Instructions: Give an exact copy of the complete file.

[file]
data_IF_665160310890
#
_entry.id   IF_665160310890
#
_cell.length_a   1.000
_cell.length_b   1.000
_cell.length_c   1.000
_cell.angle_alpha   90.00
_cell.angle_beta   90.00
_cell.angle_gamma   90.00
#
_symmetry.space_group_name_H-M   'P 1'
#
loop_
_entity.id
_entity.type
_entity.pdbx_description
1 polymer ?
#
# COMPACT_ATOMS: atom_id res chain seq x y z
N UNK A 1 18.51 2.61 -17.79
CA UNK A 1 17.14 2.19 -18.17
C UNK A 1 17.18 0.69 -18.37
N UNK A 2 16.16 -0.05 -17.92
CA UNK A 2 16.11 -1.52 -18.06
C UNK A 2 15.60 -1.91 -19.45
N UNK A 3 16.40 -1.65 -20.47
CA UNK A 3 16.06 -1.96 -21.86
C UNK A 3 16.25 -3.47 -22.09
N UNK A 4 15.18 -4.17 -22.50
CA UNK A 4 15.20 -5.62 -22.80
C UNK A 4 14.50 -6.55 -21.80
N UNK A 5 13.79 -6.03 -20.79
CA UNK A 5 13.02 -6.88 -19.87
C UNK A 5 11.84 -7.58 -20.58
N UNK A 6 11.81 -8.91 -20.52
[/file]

data_IF_665160310890
#
_entry.id   IF_665160310890
#
_cell.length_a   1.000
_cell.length_b   1.000
_cell.length_c   1.000
_cell.angle_alpha   90.00
_cell.angle_beta   90.00
_cell.angle_gamma   90.00
#
_symmetry.space_group_name_H-M   'P 1'
#
loop_
_entity.id
_entity.type
_entity.pdbx_description
1 polymer ?
#
# COMPACT_ATOMS: atom_id res chain seq x y z
N UNK A 1 18.51 2.61 -17.79
CA UNK A 1 17.14 2.19 -18.17
C UNK A 1 17.18 0.69 -18.37
N UNK A 2 16.16 -0.05 -17.92
CA UNK A 2 16.11 -1.52 -18.06
C UNK A 2 15.60 -1.91 -19.45
N UNK A 3 16.40 -1.65 -20.47
CA UNK A 3 16.06 -1.96 -21.86
C UNK A 3 16.25 -3.47 -22.09
N UNK A 4 15.18 -4.17 -22.50
CA UNK A 4 15.20 -5.62 -22.80
C UNK A 4 14.50 -6.55 -21.80
N UNK A 5 13.79 -6.03 -20.79
CA UNK A 5 13.02 -6.88 -19.87
C UNK A 5 11.84 -7.58 -20.58
N UNK A 6 11.81 -8.91 -20.52